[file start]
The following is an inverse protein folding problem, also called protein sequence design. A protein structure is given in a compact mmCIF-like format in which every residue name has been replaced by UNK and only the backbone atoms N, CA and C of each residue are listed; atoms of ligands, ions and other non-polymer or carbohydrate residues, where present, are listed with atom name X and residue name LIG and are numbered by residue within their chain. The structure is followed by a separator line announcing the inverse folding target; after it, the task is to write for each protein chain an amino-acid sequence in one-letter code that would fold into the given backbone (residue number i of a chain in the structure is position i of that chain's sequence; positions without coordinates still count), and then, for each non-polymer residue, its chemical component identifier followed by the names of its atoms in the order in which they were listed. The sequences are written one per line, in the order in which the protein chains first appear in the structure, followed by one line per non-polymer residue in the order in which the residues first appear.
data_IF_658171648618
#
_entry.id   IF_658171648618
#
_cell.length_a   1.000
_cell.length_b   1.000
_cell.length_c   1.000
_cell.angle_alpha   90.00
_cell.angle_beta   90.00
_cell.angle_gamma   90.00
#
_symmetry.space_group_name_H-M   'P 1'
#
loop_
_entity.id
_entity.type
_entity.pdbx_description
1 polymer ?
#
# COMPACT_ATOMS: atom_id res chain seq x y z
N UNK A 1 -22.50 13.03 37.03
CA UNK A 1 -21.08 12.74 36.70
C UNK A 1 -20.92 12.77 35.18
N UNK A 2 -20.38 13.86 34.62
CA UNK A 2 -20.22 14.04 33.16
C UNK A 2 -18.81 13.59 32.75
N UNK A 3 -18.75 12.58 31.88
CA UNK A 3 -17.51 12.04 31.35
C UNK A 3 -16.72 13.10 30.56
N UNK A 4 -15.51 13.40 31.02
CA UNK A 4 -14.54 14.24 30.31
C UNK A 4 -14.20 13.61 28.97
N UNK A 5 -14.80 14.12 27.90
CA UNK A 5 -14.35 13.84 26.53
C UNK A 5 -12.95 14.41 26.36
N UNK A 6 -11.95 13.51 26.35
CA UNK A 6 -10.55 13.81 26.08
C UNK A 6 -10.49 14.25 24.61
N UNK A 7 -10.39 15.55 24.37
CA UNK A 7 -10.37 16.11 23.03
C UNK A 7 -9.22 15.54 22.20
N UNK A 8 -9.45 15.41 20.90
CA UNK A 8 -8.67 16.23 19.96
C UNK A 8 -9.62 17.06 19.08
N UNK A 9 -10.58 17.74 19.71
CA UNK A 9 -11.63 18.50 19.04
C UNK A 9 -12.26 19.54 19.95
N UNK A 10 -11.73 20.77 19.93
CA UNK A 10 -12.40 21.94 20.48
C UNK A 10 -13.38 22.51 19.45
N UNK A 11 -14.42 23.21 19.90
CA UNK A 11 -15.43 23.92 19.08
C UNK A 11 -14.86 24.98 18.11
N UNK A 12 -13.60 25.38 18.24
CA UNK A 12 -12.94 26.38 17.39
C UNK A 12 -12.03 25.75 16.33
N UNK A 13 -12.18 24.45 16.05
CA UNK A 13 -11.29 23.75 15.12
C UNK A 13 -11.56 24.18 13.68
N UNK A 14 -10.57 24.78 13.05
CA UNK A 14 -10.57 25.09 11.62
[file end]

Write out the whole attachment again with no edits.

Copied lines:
The following is an inverse protein folding problem, also called protein sequence design. A protein structure is given in a compact mmCIF-like format in which every residue name has been replaced by UNK and only the backbone atoms N, CA and C of each residue are listed; atoms of ligands, ions and other non-polymer or carbohydrate residues, where present, are listed with atom name X and residue name LIG and are numbered by residue within their chain. The structure is followed by a separator line announcing the inverse folding target; after it, the task is to write for each protein chain an amino-acid sequence in one-letter code that would fold into the given backbone (residue number i of a chain in the structure is position i of that chain's sequence; positions without coordinates still count), and then, for each non-polymer residue, its chemical component identifier followed by the names of its atoms in the order in which they were listed. The sequences are written one per line, in the order in which the protein chains first appear in the structure, followed by one line per non-polymer residue in the order in which the residues first appear.
data_IF_658171648618
#
_entry.id   IF_658171648618
#
_cell.length_a   1.000
_cell.length_b   1.000
_cell.length_c   1.000
_cell.angle_alpha   90.00
_cell.angle_beta   90.00
_cell.angle_gamma   90.00
#
_symmetry.space_group_name_H-M   'P 1'
#
loop_
_entity.id
_entity.type
_entity.pdbx_description
1 polymer ?
#
# COMPACT_ATOMS: atom_id res chain seq x y z
N UNK A 1 -22.50 13.03 37.03
CA UNK A 1 -21.08 12.74 36.70
C UNK A 1 -20.92 12.77 35.18
N UNK A 2 -20.38 13.86 34.62
CA UNK A 2 -20.22 14.04 33.16
C UNK A 2 -18.81 13.59 32.75
N UNK A 3 -18.75 12.58 31.88
CA UNK A 3 -17.51 12.04 31.35
C UNK A 3 -16.72 13.10 30.56
N UNK A 4 -15.51 13.40 31.02
CA UNK A 4 -14.54 14.24 30.31
C UNK A 4 -14.20 13.61 28.97
N UNK A 5 -14.80 14.12 27.90
CA UNK A 5 -14.35 13.84 26.53
C UNK A 5 -12.95 14.41 26.36
N UNK A 6 -11.95 13.51 26.35
CA UNK A 6 -10.55 13.81 26.08
C UNK A 6 -10.49 14.25 24.61
N UNK A 7 -10.39 15.55 24.37
CA UNK A 7 -10.37 16.11 23.03
C UNK A 7 -9.22 15.54 22.20
N UNK A 8 -9.45 15.41 20.90
CA UNK A 8 -8.67 16.23 19.96
C UNK A 8 -9.62 17.06 19.08
N UNK A 9 -10.58 17.74 19.71
CA UNK A 9 -11.63 18.50 19.04
C UNK A 9 -12.26 19.54 19.95
N UNK A 10 -11.73 20.77 19.93
CA UNK A 10 -12.40 21.94 20.48
C UNK A 10 -13.38 22.51 19.45
N UNK A 11 -14.42 23.21 19.90
CA UNK A 11 -15.43 23.92 19.08
C UNK A 11 -14.86 24.98 18.11
N UNK A 12 -13.60 25.38 18.24
CA UNK A 12 -12.94 26.38 17.39
C UNK A 12 -12.03 25.75 16.33
N UNK A 13 -12.18 24.45 16.05
CA UNK A 13 -11.29 23.75 15.12
C UNK A 13 -11.56 24.18 13.68
N UNK A 14 -10.57 24.78 13.05
CA UNK A 14 -10.57 25.09 11.62